On Saturday I was treated to a rather amusing insight into one of the differences between children and adults.

The event was a trip to Wellington Zoo for our daughter's upcoming 3rd birthday. We thought she'd really enjoy it since she reads so many picture books with lions, giraffes, kangaroos, monkeys etc. in them.

Fortunately our prediction was correct and she did really enjoy it...but not in the way we had expected. A  giraffe standing right over her failed to impress, as did the lions, kangaroos, cheetahs, African wild dogs, sun bears, and chimpanzees!  
Instead, the things that most captured and held her attention were watching the emperor penguin being operated on in the animal hospital, a random chicken on the loose, and feeding hot chips to the ducks!

It wasn't long before I realised that her experience of the zoo wasn't going to be what I thought, and perhaps hoped, it might be. She was never going to find lions, cheetahs, and kangaroos  fascinating because she doesn't know enough about them to recognise how unnatural it is to have them living in New Zealand. 

Furthermore, they weren't where the action was at! A chicken on the loose provided an opportunity for playing chase. The emperor penguin operation provided the chance to see something out of the ordinary...and most certainly not anything she's ever come across in a picture book before. And last - but by no means least - feeding the ducks. What (almost) 3 year old wouldn't enjoy having a couple of ducks follow your every move? She just loved feeling their beaks peck the chips from her hand!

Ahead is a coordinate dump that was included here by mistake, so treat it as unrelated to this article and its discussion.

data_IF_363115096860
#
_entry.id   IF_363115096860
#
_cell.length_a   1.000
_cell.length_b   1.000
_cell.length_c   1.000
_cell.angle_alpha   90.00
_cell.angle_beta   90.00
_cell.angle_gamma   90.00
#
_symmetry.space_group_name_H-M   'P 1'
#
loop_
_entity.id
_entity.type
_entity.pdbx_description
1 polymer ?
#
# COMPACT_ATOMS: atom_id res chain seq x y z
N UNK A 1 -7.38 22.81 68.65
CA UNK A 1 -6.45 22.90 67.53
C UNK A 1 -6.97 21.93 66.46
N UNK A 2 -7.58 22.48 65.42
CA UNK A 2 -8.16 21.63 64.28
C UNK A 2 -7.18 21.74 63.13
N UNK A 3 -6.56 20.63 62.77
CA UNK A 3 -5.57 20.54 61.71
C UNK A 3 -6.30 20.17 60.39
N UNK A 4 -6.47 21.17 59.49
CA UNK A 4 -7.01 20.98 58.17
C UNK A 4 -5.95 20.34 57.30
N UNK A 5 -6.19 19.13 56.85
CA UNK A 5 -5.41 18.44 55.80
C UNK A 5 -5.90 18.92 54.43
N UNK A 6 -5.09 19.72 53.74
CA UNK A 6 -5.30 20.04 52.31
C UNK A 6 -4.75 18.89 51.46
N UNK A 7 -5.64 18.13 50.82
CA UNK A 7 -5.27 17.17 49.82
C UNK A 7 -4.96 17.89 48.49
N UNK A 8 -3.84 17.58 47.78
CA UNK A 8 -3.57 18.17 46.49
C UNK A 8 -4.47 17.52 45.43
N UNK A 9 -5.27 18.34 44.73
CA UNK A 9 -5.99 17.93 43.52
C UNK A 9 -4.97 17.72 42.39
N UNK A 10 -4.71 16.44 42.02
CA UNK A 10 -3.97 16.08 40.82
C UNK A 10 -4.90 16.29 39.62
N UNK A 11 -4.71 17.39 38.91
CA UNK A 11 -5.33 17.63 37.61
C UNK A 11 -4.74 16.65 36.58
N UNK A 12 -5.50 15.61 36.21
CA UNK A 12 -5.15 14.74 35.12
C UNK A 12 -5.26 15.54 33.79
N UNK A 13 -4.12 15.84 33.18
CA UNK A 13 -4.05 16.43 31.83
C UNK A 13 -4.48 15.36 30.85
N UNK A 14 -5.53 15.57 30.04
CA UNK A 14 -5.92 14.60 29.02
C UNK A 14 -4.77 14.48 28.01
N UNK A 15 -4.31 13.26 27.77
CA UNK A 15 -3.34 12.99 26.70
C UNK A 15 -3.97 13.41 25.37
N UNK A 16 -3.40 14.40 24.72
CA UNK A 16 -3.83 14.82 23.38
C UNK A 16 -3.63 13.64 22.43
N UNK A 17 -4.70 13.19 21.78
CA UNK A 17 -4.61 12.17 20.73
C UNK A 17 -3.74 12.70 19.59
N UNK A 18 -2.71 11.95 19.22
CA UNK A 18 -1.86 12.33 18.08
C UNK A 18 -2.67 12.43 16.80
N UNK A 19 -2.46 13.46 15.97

As we continued our circuit around the zoo it was amazing how many times I overheard other parents battling the inevitable. One dad tried desperately to convince his son to have a look at the lions. He assured his son that he would be amazed by them. The son's reply 'Nah, I've seen lions on TV before.' The dad could do little more than stalk off in the direction of the lions, alone, muttering about how he hadn't seen them like this before but it was going to be his loss, grumble, grumble... 

And the point of this a writer it's always important to keep your readers in mind. This experience reinforced the importance of knowing the children you write for. While it's tempting to put pen to paper (or fingers to keyboard) and get down the story we want to tell, there can be no substitute for observing children and getting know and truly appreciate their reactions and interactions in different environments and settings. Ultimately it's time well invested and will lead to the production of a book that children will identify with and love reading.



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